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Impact of Deforestation in Amazon Region

Updated October 19, 2020
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Over the last five decades, deforestation has been one of the most prominent topics discussed worldwide. Forests provide us with many environmental services including mitigating greenhouse gas emissions, offering us watershed protection, and providing habitats for animals and the livelihoods of local communities.

Despite mankind’s dependence on forests, the ecosystem is being jeopardized by mass industrialization, and slash and burn agriculture. This raises the question: to what extent does deforestation in the Amazon Rainforest affect the livelihoods of the Amazon Region in the last 50 years? Although technology has advanced, deforestation rates of the Amazon rainforest in 2018 are at its highest they have been in ten years time. Consequently, the impact towards local farmers and Indigenous communities are devastating as land and resources are being taken away. The local communities show a stronger incentive to protect their livelihoods against external deforestation pressures compared to the Amazonian governments.

Mass Industrialization

The privatization of rural development can be viewed as the key issue regarding deforestation and social conflict. Indigenous reserves—classified by the Brazilian government as a protected area (Jusys 1)—serve not only as a home for the Indigenous people but as a place that offers rich possibilities. In the last decade, mass industrialization and the pursuit of a greater area for agriculture has caused accelerated rates of deforestation in tropical regions (Gibbs et al. 32). As a result, the Amazon rainforest has been taken over by soy plantations, road infrastructures, and cattle ranching. The rainforest is home to more than 180 groups of the Native peoples. Individuals have expressed their worries towards losing their homes, and the little land they have, mostly used for subsistence crops and cocoa (Nepstad et al. 1118).

Although both Indigenous communities and farmers are concerned about losing the battle against industrialization, the Indigenous primarily fear others who attempt to tear down their forests. Leader of the Suruí people, Almir Narayamoga Suruí, protests that loggers and illegal miners “are destroying [their] culture, [their] consciousness and [their] economy by destroying [their] forests”, as he demands the demarcation of their reservations (Osava 1). Complaints regarding illegal logging and mining towards the Brazilian government has been filed numerous times, however, the Indigenous peoples have yet to receive a response.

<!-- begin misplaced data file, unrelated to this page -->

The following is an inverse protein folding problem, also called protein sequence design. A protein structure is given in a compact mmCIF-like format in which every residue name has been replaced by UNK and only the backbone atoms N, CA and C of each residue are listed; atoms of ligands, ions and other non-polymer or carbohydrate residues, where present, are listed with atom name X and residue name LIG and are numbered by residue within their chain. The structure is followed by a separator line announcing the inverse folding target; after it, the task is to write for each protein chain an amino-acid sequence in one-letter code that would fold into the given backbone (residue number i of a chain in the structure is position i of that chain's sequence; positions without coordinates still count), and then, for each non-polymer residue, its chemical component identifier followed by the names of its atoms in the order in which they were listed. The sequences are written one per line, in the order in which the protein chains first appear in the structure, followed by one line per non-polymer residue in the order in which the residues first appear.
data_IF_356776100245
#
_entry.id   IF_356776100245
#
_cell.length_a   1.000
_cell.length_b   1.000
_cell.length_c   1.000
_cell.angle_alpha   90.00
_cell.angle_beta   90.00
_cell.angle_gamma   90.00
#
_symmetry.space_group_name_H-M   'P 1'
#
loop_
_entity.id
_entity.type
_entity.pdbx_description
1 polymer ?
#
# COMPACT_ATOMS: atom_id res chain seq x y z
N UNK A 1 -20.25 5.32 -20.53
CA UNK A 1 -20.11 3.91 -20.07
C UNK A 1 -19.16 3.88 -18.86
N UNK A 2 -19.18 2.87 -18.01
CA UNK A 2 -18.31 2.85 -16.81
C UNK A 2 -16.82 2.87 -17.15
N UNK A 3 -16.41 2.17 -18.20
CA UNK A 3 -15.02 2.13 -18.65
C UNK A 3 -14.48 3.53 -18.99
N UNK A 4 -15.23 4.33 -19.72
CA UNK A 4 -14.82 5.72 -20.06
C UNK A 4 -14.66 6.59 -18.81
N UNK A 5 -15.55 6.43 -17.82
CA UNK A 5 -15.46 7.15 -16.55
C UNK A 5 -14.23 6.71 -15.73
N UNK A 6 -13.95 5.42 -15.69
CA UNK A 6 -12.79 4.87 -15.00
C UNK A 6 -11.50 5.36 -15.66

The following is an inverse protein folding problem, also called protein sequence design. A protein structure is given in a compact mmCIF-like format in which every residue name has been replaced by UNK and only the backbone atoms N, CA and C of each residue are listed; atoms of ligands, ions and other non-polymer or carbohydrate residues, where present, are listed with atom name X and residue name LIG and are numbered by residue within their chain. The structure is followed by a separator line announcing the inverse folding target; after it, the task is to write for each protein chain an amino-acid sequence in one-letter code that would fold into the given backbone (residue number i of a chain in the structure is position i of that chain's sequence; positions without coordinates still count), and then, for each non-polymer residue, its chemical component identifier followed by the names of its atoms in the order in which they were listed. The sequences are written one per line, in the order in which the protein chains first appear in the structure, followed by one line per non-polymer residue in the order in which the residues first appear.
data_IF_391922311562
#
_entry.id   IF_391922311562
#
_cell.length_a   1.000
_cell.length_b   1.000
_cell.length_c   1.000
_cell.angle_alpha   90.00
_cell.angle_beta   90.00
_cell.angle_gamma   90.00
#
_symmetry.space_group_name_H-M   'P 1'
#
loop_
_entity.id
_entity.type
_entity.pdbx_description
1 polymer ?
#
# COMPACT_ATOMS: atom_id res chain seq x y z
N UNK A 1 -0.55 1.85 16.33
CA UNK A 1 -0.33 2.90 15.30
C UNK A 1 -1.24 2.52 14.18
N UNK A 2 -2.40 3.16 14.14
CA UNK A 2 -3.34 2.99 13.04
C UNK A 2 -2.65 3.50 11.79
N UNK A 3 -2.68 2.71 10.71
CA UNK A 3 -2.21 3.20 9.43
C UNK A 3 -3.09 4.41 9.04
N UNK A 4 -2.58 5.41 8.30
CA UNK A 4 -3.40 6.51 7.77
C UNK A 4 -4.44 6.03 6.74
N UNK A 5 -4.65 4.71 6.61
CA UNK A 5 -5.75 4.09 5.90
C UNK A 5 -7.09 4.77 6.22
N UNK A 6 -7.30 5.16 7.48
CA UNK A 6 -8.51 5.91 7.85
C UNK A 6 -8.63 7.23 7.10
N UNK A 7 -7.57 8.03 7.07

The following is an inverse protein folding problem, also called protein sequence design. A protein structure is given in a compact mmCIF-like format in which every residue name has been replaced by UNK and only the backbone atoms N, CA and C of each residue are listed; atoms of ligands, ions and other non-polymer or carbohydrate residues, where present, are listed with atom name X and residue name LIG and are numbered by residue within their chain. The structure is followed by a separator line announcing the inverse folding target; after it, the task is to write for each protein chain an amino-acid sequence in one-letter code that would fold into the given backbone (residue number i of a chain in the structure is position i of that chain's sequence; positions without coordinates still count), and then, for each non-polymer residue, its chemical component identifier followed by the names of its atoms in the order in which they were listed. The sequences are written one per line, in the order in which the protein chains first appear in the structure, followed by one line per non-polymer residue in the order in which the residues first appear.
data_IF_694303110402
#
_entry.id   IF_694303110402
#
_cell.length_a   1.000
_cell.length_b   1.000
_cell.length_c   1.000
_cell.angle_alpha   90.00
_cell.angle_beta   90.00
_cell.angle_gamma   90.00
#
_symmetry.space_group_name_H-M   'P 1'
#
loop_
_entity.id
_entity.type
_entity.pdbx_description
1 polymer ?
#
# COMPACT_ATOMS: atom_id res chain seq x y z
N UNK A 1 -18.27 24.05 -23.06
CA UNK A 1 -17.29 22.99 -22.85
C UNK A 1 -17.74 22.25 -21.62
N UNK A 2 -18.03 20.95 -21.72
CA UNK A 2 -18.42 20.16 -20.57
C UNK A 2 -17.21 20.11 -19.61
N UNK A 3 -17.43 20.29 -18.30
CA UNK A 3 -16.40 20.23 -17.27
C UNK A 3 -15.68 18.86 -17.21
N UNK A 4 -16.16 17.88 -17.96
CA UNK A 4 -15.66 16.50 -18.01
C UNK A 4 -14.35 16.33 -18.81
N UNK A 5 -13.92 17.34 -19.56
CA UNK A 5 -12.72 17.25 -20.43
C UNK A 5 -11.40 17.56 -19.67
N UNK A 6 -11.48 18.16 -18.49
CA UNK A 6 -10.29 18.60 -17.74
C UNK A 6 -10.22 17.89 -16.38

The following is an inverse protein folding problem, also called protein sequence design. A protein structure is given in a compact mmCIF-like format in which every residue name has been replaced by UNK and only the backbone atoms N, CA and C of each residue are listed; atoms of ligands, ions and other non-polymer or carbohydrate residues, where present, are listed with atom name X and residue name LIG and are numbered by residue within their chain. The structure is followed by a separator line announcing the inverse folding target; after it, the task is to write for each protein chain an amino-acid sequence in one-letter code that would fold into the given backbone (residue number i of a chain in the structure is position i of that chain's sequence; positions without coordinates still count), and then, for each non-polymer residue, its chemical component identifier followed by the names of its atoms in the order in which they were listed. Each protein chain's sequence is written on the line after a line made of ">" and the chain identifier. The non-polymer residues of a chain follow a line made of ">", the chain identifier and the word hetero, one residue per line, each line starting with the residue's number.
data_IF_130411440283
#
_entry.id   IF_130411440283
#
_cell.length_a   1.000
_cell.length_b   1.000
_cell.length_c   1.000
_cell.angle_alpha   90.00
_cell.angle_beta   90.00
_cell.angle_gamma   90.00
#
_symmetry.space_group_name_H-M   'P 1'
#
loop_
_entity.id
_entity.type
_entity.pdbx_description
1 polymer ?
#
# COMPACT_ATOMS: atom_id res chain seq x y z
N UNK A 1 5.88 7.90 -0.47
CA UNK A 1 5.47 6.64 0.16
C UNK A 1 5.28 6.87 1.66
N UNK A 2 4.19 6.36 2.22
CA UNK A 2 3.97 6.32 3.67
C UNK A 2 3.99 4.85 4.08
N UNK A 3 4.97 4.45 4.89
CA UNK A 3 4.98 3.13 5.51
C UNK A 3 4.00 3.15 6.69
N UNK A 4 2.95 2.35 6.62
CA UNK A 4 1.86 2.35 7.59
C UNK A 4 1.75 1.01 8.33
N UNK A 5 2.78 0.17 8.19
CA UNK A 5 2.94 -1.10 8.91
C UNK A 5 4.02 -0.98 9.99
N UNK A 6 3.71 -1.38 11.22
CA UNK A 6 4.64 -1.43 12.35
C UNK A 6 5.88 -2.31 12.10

The Value of Land

An academic study conducted by the Reducing Emissions from Deforestation and Degradation (REDD+) organization revealed that although farmers have been proven to be the main cause of deforestation, the majority have demonstrated potential to utilize their land most effectively to minimize deforestation. Agricultura migratoria, a Spanish term meaning migratory agriculture, is applied to two types of farmers with contrasting meanings. The first type of farmers who have resided in the Amazon region their whole life, are very familiar with the procedure of rotating the production of crops amongst active and inactive fields of annual crops while allowing the regeneration of forest area.

By doing so, farmers avoid the consolidation of small-scale farmland into large plantations constituting to a favorable step towards minimizing deforestation (Ravikumar et al. 172). In contrast, the majority of immigrants who decide to become farmers convert forest land into pasture and cultivate crops with the incentive of making a profit. Although the National Protected Areas System (SNUC) has been designed to prohibit individuals from using land resources, flaws still remain regarding farmers personal incentives (Jusys 2).

Furthermore, smallholders, local or not, must decide whether to grow their agriculture in degraded land to reduce deforestation, or to clear another part of the forest to maximize crop production (Fearnside 3, 33). Since many Amazonian farmers rely on the harvesting of crops, they are able to meet these subsistent needs on their long-established landholdings. Unfortunately, local Peruvians and farmers cannot do the same as they are being dispossessed of their lands by the new oil palm production partnership.